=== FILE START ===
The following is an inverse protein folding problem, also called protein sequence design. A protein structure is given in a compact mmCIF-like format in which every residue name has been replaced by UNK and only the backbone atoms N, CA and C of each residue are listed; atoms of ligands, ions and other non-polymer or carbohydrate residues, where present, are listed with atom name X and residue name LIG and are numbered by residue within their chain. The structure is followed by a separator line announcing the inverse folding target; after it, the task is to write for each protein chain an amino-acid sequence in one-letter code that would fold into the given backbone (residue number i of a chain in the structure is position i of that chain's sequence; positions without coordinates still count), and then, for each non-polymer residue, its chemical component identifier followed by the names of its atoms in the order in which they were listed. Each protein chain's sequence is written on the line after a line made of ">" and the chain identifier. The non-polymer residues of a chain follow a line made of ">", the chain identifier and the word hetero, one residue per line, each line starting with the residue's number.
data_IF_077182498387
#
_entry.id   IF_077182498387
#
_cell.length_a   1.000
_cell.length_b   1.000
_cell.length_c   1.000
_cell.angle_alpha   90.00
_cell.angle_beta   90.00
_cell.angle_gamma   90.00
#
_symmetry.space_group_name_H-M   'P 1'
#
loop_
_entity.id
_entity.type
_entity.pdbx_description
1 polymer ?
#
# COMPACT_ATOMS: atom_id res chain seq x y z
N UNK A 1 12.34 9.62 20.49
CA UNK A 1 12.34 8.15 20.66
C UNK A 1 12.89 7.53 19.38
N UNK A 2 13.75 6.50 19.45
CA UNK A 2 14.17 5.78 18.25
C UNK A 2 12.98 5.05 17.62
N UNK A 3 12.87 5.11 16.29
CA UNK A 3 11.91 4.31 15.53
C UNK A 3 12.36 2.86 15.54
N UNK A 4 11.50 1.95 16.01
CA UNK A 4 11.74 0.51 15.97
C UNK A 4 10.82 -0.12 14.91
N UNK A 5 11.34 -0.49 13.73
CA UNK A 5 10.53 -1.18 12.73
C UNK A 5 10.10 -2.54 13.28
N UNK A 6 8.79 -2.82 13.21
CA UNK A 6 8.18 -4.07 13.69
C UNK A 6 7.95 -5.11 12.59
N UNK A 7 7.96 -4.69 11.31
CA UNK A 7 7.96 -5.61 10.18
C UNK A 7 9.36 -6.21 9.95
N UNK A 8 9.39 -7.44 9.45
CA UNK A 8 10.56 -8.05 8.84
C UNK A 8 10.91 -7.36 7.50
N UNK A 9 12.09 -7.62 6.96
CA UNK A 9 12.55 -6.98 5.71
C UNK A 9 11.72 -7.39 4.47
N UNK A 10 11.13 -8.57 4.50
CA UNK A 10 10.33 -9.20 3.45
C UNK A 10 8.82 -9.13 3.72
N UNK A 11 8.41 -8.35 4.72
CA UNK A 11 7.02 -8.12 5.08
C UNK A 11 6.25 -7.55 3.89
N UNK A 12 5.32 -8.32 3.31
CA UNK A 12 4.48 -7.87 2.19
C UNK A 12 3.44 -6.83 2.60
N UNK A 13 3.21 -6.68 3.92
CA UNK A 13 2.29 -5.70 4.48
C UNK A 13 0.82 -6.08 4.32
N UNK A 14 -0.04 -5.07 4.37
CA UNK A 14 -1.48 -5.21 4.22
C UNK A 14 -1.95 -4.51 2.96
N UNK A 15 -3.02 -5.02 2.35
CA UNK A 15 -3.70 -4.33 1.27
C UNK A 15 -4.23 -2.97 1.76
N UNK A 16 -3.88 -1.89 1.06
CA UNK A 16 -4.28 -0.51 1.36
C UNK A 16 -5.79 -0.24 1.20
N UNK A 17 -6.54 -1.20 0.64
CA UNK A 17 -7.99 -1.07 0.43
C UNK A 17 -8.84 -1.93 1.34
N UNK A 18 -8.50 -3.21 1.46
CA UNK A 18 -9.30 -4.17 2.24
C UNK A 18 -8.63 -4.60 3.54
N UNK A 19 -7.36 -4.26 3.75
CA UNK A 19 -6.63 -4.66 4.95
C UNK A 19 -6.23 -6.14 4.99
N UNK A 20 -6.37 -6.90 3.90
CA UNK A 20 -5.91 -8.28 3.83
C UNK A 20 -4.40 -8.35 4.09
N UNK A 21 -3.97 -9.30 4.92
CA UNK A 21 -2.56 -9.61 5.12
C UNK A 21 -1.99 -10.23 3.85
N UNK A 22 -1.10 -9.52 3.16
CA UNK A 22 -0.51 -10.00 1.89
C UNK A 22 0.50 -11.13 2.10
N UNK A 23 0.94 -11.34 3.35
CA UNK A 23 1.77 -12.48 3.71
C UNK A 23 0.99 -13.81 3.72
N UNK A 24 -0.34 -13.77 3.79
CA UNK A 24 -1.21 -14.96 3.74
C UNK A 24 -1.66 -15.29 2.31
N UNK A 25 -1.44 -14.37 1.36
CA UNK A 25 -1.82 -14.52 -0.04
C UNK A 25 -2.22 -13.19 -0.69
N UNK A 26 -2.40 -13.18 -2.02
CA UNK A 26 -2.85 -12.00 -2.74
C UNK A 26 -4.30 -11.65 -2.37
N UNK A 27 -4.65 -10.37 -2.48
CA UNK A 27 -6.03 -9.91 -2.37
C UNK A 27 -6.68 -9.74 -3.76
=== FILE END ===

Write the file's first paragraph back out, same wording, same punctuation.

The following is an inverse protein folding problem, also called protein sequence design. A protein structure is given in a compact mmCIF-like format in which every residue name has been replaced by UNK and only the backbone atoms N, CA and C of each residue are listed; atoms of ligands, ions and other non-polymer or carbohydrate residues, where present, are listed with atom name X and residue name LIG and are numbered by residue within their chain. The structure is followed by a separator line announcing the inverse folding target; after it, the task is to write for each protein chain an amino-acid sequence in one-letter code that would fold into the given backbone (residue number i of a chain in the structure is position i of that chain's sequence; positions without coordinates still count), and then, for each non-polymer residue, its chemical component identifier followed by the names of its atoms in the order in which they were listed. Each protein chain's sequence is written on the line after a line made of ">" and the chain identifier. The non-polymer residues of a chain follow a line made of ">", the chain identifier and the word hetero, one residue per line, each line starting with the residue's number.